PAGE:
HS basketball rule Question: Simple

Bleedred

Member
SoSH Member
Feb 21, 2001
7,068
Boston, MA
Can someone direct me to the rule citation for high school basketball for an offensive foul that is not player control?  i.e.  Offensive player A is charged with setting an illegal screen (i.e. moving).  Offensive player A is charged with with a personal foul; his team is charged a team foul, and if his team is over the limit (or the moving screen puts his team over the limit), foul shots awarded to opposing player who was fouled.
 
Thanks
 

knuck

Well-Known Member
Silver Supporter
SoSH Member
Apr 15, 2010
137
Austin, TX
Team control is what matters, not 'player control'. If Team A is in 'Team Control' and commits a common foul, there are no free throws awarded. 
 
There is no 'team control' during a throw-in or try.
 

Heinie Wagner

Member
SoSH Member
Nov 14, 2001
669
Simsbury, CT
I don't think such a thing exists under NFHS rules, a foul on the offense that results in free throws.  Foul shots should not be awarded on an illegal screen.
 
From the 2014-15 NFHS Basketball Rules - Simplified and Illustrated
"A5 sets an illegal screen on B3. This is a team-control foul. Team B will be awarded a throw-in at a designated spot nearest to where the foul occurred , even if in the bonus."
it cites 4-19-7: 7-5-5
My full rule book is older but I think this is what it's referencing:
4-19-7 A team-control foul is a common foul committed by a member of the team that has team control.
 
The ball is awarded out of bounds after: A player-control or team-control foul, as in 7-5-4a.
 
I think the definition of "team control" has changed over the years, maybe that was a point of confusion if free throws were awarded.
 
 
 

Bleedred

Member
SoSH Member
Feb 21, 2001
7,068
Boston, MA
Heinie Wagner said:
Team control exists during a throw in - that was an NFHS rule change for 2011-2012
Heinie  -  where can I get a rule book and or a website that contains the rules?
 
Free throws were awarded at a crucial point in the game.   I knew they shouldn't have been rewarded (at least I thought I did), but couldn't cite chapter and verse so didn't challenge.
 

Heinie Wagner

Member
SoSH Member
Nov 14, 2001
669
Simsbury, CT
You can get a rule book on Amazon. Hard copy or a version for a tablet/phone.  They're pretty cheap, $6 or so.
 
2011-2012 in pdf form published online you can probably google and find someone else who did this with a newer version.  I find the casebook or simplified and illustrated versions easier to understand.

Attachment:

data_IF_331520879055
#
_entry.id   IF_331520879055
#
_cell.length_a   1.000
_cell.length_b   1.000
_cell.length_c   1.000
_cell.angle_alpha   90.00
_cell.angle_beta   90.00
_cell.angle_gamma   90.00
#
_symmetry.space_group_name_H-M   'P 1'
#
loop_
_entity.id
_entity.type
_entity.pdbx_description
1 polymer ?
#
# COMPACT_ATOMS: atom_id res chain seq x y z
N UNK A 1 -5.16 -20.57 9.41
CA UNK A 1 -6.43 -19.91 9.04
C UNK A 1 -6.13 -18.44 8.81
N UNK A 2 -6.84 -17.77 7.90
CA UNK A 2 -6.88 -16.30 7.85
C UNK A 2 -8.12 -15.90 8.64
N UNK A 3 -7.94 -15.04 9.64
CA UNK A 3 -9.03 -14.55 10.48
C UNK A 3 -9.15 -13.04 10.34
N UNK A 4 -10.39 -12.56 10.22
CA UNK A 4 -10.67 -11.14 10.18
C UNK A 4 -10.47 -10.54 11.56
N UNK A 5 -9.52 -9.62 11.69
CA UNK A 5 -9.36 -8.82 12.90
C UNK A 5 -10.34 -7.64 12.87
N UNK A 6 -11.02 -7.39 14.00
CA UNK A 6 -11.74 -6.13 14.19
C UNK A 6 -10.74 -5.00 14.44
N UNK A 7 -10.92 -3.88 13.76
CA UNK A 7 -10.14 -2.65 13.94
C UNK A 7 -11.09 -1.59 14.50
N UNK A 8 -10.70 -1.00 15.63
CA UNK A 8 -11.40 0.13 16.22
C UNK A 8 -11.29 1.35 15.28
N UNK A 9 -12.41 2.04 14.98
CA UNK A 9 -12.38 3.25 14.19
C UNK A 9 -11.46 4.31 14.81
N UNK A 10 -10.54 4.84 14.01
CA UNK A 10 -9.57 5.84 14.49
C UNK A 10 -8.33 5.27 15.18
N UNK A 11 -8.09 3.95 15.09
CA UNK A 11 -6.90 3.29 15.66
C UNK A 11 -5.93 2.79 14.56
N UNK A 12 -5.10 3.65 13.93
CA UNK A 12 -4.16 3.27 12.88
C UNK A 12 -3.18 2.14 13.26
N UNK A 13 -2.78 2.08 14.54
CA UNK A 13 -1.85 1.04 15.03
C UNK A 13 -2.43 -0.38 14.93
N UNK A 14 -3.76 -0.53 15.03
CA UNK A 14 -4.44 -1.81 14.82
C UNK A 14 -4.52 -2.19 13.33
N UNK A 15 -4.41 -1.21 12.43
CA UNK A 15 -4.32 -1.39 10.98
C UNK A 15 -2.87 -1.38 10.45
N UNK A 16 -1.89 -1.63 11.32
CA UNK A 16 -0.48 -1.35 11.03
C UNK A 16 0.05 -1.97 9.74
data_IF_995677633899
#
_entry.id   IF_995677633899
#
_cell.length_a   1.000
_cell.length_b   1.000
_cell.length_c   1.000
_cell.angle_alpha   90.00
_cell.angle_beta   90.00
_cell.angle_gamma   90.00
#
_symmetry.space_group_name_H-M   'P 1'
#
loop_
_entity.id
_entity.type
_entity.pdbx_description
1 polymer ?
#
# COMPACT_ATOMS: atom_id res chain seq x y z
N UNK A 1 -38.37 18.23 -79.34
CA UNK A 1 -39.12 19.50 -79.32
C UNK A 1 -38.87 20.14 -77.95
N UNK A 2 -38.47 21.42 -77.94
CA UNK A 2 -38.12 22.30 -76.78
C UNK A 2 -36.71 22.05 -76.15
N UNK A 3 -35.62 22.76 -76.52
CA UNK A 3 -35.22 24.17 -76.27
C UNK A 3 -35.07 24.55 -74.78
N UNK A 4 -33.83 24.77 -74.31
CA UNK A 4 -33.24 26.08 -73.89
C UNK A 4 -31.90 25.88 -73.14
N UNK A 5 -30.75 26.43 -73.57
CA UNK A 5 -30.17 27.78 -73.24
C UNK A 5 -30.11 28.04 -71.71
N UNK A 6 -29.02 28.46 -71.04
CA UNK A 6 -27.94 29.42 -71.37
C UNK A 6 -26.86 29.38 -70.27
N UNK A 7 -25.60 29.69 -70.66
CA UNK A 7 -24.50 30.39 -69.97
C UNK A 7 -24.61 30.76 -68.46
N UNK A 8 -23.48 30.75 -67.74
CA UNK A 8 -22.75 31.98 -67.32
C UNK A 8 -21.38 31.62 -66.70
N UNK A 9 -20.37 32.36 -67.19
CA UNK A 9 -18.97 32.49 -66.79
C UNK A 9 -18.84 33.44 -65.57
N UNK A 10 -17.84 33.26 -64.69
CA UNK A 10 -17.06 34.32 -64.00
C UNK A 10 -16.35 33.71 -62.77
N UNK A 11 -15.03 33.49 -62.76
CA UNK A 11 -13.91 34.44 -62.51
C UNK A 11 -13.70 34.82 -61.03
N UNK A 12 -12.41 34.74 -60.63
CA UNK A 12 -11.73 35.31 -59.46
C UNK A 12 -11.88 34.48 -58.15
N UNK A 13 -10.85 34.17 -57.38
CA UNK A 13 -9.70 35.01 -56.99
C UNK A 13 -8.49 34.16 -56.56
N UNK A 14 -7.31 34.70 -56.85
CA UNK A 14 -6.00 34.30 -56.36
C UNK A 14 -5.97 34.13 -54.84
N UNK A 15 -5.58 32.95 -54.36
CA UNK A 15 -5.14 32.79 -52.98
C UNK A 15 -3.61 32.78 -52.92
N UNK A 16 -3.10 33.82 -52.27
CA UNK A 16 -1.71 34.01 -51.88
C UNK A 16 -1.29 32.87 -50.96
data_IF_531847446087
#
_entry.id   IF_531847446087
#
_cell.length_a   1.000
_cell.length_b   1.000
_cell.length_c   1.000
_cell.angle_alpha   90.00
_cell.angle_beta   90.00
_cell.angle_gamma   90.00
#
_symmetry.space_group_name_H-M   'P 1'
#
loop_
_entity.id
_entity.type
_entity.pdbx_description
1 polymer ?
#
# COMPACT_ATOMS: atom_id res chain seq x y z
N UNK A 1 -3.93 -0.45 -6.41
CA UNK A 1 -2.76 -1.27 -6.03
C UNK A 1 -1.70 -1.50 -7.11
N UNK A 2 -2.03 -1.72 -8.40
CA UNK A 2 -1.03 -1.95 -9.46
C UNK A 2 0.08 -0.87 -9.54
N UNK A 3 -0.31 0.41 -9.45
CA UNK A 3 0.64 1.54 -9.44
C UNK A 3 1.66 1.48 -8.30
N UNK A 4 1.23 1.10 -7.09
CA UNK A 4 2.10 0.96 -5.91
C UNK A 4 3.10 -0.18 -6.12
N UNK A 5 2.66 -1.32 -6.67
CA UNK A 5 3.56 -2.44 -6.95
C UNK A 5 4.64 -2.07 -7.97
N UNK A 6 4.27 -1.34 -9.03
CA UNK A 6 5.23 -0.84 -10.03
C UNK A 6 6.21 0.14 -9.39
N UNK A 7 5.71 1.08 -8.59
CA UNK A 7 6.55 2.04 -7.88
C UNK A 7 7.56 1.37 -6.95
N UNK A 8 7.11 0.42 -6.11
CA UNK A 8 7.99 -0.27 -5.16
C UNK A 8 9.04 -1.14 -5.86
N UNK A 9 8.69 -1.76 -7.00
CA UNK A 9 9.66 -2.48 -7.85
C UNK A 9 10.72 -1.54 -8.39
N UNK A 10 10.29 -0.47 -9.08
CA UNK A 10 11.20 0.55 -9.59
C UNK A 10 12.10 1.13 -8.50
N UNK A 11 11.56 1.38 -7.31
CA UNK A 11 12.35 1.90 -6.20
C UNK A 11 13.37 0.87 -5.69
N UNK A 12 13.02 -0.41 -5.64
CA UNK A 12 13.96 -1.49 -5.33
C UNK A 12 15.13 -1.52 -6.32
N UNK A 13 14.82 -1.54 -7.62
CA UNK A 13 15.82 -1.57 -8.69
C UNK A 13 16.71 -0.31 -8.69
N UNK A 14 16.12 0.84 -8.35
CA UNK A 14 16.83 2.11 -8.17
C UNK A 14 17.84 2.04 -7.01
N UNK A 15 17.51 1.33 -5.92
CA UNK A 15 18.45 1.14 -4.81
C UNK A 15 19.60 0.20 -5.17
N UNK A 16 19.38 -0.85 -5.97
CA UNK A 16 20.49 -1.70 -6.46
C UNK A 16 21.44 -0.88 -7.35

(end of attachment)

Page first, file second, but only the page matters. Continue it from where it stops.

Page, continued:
Good luck challenging a call like that during a game. It doesn't matter so much what the rule is as much as what the officials think the rule is. If you actually break out a rule book during a game, with 90%+ of officials, you're getting a technical foul and having every close call go against you the rest of the way.
 

Bleedred

Member
SoSH Member
Feb 21, 2001
7,068
Boston, MA
Heinie Wagner said:
You can get a rule book on Amazon. Hard copy or a version for a tablet/phone.  They're pretty cheap, $6 or so.
 
2011-2012 in pdf form published online you can probably google and find someone else who did this with a newer version.  I find the casebook or simplified and illustrated versions easier to understand.
 
Good luck challenging a call like that during a game. It doesn't matter so much what the rule is as much as what the officials think the rule is. If you actually break out a rule book during a game, with 90%+ of officials, you're getting a technical foul and having every close call go against you the rest of the way.
Agreed.  I've never done that for that very reason.*  Still pissed at myself for not at least asking for an explanation.
 
edit:  *well, that reason, and also it's kind of douchie.
 

ivanvamp

captain obvious
Jul 18, 2005
6,104
My understanding is that when it's a team control foul, the penalty is a change of possession, not free throws awarded.  
 
I learned one this past spring during AAU that I never knew before.  My post player went to the block and made contact with her defender and then spun to look for the entry pass.  As the defender was trying to push her off the block my player, who was a little stronger, began to move the post defender back a few steps.  Typical fighting for position on the block.
 
She got called for an offensive foul.  Why? I asked.  The ref said she was guilty of displacing the defender.  
 
I'm like, uh, yeah, because the defender was pushing my player off the block.  What's she supposed to do, let herself get moved around?  

Well I asked a friend of mine later who is a state basketball official and he said yep, the ref technically had it right.  So once post players engage and contact is made, you can hold your position, but you can't displace them.
 
I never knew that.  I always thought that 90% of post play was trying to move the defender around so you can get better position.